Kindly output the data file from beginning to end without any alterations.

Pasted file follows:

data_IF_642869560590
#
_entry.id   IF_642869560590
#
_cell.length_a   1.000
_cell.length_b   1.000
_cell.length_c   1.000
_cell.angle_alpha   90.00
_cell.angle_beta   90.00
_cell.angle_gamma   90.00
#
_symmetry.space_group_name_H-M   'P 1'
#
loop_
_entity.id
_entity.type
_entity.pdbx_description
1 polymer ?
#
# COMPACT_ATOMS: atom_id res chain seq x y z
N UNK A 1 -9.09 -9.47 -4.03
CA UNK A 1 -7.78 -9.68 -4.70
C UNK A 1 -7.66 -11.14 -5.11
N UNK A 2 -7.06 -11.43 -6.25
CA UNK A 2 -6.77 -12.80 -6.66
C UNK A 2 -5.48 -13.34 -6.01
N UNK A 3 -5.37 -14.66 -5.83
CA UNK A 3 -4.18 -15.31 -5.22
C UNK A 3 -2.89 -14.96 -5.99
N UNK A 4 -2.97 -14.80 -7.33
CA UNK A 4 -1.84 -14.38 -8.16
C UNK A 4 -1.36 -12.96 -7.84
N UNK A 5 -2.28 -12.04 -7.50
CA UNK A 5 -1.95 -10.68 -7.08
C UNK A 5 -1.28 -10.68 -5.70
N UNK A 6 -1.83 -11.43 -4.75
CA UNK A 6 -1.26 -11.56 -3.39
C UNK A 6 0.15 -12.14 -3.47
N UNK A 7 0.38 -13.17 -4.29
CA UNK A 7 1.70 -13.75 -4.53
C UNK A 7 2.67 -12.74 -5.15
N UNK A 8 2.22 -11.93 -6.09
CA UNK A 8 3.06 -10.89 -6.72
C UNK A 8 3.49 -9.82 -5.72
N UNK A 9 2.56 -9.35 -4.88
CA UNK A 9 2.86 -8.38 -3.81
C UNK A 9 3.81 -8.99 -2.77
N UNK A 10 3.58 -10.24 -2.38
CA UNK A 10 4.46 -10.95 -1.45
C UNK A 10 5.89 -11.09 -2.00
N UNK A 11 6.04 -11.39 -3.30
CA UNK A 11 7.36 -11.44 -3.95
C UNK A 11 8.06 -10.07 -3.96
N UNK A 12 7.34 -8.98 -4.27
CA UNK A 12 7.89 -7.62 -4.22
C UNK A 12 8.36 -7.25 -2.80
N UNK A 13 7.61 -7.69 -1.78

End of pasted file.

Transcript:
data_IF_642869560590
#
_entry.id   IF_642869560590
#
_cell.length_a   1.000
_cell.length_b   1.000
_cell.length_c   1.000
_cell.angle_alpha   90.00
_cell.angle_beta   90.00
_cell.angle_gamma   90.00
#
_symmetry.space_group_name_H-M   'P 1'
#
loop_
_entity.id
_entity.type
_entity.pdbx_description
1 polymer ?
#
# COMPACT_ATOMS: atom_id res chain seq x y z
N UNK A 1 -9.09 -9.47 -4.03
CA UNK A 1 -7.78 -9.68 -4.70
C UNK A 1 -7.66 -11.14 -5.11
N UNK A 2 -7.06 -11.43 -6.25
CA UNK A 2 -6.77 -12.80 -6.66
C UNK A 2 -5.48 -13.34 -6.01
N UNK A 3 -5.37 -14.66 -5.83
CA UNK A 3 -4.18 -15.31 -5.22
C UNK A 3 -2.89 -14.96 -5.99
N UNK A 4 -2.97 -14.80 -7.33
CA UNK A 4 -1.84 -14.38 -8.16
C UNK A 4 -1.36 -12.96 -7.84
N UNK A 5 -2.28 -12.04 -7.50
CA UNK A 5 -1.95 -10.68 -7.08
C UNK A 5 -1.28 -10.68 -5.70
N UNK A 6 -1.83 -11.43 -4.75
CA UNK A 6 -1.26 -11.56 -3.39
C UNK A 6 0.15 -12.14 -3.47
N UNK A 7 0.38 -13.17 -4.29
CA UNK A 7 1.70 -13.75 -4.53
C UNK A 7 2.67 -12.74 -5.15
N UNK A 8 2.22 -11.93 -6.09
CA UNK A 8 3.06 -10.89 -6.72
C UNK A 8 3.49 -9.82 -5.72
N UNK A 9 2.56 -9.35 -4.88
CA UNK A 9 2.86 -8.38 -3.81
C UNK A 9 3.81 -8.99 -2.77
N UNK A 10 3.58 -10.24 -2.38
CA UNK A 10 4.46 -10.95 -1.45
C UNK A 10 5.89 -11.09 -2.00
N UNK A 11 6.04 -11.39 -3.30
CA UNK A 11 7.36 -11.44 -3.95
C UNK A 11 8.06 -10.07 -3.96
N UNK A 12 7.34 -8.98 -4.27
CA UNK A 12 7.89 -7.62 -4.22
C UNK A 12 8.36 -7.25 -2.80
N UNK A 13 7.61 -7.69 -1.78